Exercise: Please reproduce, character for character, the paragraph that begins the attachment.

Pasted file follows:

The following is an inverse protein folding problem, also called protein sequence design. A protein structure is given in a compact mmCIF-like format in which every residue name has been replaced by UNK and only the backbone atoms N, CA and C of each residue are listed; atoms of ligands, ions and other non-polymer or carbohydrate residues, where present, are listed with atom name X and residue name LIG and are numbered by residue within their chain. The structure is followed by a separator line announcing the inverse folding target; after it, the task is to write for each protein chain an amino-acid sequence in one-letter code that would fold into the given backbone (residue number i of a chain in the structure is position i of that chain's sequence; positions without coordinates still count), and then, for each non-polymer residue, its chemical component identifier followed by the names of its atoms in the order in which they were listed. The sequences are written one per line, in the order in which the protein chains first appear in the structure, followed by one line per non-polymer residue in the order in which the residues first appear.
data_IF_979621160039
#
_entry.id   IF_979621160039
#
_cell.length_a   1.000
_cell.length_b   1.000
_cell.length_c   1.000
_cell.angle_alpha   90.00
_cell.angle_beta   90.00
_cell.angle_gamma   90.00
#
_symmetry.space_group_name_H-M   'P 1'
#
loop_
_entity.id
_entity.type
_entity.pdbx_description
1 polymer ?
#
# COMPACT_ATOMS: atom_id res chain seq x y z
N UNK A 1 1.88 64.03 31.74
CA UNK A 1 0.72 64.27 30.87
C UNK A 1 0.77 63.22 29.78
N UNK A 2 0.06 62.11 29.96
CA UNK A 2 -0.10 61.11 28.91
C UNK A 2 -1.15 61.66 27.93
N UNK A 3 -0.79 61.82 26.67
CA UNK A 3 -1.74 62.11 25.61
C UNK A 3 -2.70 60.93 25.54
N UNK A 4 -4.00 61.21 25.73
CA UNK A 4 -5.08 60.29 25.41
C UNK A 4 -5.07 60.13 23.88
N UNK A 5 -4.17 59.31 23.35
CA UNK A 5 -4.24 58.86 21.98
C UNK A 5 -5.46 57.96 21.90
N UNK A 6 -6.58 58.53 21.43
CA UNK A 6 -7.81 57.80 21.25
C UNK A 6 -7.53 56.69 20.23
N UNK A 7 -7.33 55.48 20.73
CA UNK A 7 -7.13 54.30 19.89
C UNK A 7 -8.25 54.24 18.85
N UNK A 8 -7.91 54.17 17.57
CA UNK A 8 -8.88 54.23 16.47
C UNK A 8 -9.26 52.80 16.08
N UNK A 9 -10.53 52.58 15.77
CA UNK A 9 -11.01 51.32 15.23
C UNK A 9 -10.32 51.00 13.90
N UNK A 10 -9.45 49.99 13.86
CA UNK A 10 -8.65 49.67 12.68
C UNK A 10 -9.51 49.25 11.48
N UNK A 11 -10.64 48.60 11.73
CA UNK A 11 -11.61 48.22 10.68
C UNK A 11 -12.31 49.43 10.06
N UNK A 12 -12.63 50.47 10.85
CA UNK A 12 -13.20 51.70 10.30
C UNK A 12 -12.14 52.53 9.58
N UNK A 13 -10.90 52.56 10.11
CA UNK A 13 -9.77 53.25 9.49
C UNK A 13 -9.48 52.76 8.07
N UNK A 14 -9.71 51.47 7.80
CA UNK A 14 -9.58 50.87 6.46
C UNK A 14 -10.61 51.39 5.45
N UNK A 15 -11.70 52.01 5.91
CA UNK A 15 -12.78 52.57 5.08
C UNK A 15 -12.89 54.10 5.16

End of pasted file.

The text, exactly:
The following is an inverse protein folding problem, also called protein sequence design. A protein structure is given in a compact mmCIF-like format in which every residue name has been replaced by UNK and only the backbone atoms N, CA and C of each residue are listed; atoms of ligands, ions and other non-polymer or carbohydrate residues, where present, are listed with atom name X and residue name LIG and are numbered by residue within their chain. The structure is followed by a separator line announcing the inverse folding target; after it, the task is to write for each protein chain an amino-acid sequence in one-letter code that would fold into the given backbone (residue number i of a chain in the structure is position i of that chain's sequence; positions without coordinates still count), and then, for each non-polymer residue, its chemical component identifier followed by the names of its atoms in the order in which they were listed. The sequences are written one per line, in the order in which the protein chains first appear in the structure, followed by one line per non-polymer residue in the order in which the residues first appear.